Vásquez, Ruzo, and their colleagues hope their scientific work will help people understand why it’s important to protect the rainforest from destruction and conserve the huge variety of life found there, including microbes. These organisms could hold the key to curing diseases or improving our lives in other ways in the future.

Vásquez and her team collected their samples with permission from the Peruvian government and the local community. Now she’s back in the laboratory at the University of Michigan. She’s examining about 400 samples. A teaspoon of Amazonian soil can contain more than 1,000 different microbes. So Vásquez has a big job ahead of her. The samples likely include many microorganisms that no one has described before. She’ll compare her findings with known microbes. That will tell her whether she has discovered something new. She’ll also look for chemical compounds from the microbes that might be useful.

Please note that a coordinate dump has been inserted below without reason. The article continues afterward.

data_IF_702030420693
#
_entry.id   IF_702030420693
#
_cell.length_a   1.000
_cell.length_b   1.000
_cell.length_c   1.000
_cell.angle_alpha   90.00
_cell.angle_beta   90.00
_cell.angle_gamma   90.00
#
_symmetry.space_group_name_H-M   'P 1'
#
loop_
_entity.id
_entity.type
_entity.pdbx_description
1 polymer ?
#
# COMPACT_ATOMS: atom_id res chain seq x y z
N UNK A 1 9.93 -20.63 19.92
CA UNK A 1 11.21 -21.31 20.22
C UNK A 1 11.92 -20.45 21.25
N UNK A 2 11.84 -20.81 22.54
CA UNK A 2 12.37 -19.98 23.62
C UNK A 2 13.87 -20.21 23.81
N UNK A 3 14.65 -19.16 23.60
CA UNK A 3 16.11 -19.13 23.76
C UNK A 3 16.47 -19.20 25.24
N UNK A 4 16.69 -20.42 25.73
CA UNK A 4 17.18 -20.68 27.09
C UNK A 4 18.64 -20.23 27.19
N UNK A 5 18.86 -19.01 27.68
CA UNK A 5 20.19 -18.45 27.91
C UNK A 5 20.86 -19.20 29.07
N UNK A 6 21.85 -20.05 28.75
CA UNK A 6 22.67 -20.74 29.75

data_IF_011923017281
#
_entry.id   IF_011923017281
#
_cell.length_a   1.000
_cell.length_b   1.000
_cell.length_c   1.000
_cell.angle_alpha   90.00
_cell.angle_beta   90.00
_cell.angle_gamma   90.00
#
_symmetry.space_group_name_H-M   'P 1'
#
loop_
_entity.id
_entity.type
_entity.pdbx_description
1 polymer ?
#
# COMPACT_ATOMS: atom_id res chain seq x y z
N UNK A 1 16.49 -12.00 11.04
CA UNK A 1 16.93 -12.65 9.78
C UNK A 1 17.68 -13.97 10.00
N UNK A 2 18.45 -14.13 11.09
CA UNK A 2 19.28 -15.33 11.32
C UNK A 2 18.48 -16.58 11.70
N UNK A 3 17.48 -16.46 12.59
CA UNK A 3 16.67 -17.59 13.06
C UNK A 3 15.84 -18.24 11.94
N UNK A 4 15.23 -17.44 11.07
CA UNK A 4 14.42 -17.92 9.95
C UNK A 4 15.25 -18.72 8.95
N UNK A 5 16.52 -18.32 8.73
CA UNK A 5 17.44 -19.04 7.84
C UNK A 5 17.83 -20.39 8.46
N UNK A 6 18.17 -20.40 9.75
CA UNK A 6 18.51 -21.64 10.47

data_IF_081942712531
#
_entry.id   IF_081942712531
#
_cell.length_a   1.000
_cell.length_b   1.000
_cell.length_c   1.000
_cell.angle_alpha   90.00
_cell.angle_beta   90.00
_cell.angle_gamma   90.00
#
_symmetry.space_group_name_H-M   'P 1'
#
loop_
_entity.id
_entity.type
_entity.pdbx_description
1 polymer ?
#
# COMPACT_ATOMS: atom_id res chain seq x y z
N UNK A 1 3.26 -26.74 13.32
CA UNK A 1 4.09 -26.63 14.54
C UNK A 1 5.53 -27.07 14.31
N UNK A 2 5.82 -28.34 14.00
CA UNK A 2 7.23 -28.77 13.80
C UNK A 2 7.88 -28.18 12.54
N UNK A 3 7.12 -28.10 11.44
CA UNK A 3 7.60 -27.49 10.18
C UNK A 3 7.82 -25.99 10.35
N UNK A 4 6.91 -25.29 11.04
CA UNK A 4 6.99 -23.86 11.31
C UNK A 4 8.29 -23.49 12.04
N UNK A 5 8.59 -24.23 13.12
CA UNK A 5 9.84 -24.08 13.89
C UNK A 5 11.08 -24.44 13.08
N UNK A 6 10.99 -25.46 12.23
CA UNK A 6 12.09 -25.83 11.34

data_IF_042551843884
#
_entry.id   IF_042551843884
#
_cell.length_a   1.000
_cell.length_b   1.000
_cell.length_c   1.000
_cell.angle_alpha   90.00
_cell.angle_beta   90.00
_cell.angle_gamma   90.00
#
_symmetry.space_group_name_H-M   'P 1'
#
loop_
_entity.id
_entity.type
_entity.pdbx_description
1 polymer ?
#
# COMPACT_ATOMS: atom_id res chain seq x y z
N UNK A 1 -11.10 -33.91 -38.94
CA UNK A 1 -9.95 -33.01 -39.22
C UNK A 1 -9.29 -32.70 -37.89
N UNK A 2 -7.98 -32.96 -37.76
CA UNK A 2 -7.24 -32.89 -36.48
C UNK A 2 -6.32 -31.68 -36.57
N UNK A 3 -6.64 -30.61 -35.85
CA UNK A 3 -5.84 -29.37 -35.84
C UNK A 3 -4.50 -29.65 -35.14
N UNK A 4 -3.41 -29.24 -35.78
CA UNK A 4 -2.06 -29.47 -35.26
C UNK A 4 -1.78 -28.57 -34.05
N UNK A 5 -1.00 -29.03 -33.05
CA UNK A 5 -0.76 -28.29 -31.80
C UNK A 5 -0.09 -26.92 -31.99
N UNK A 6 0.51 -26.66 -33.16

It’s important to protect the rainforest and conserve the huge variety of life found there, including microbes. Vásquez, Ruzo, and the other researchers hope their scientific work will help people understand why. These organisms could hold the key to curing diseases or improving our lives in other ways in the future.

EVALUATING INFORMATION: Use evidence from the text to explain why Vásquez compares microbes to tiny chemists.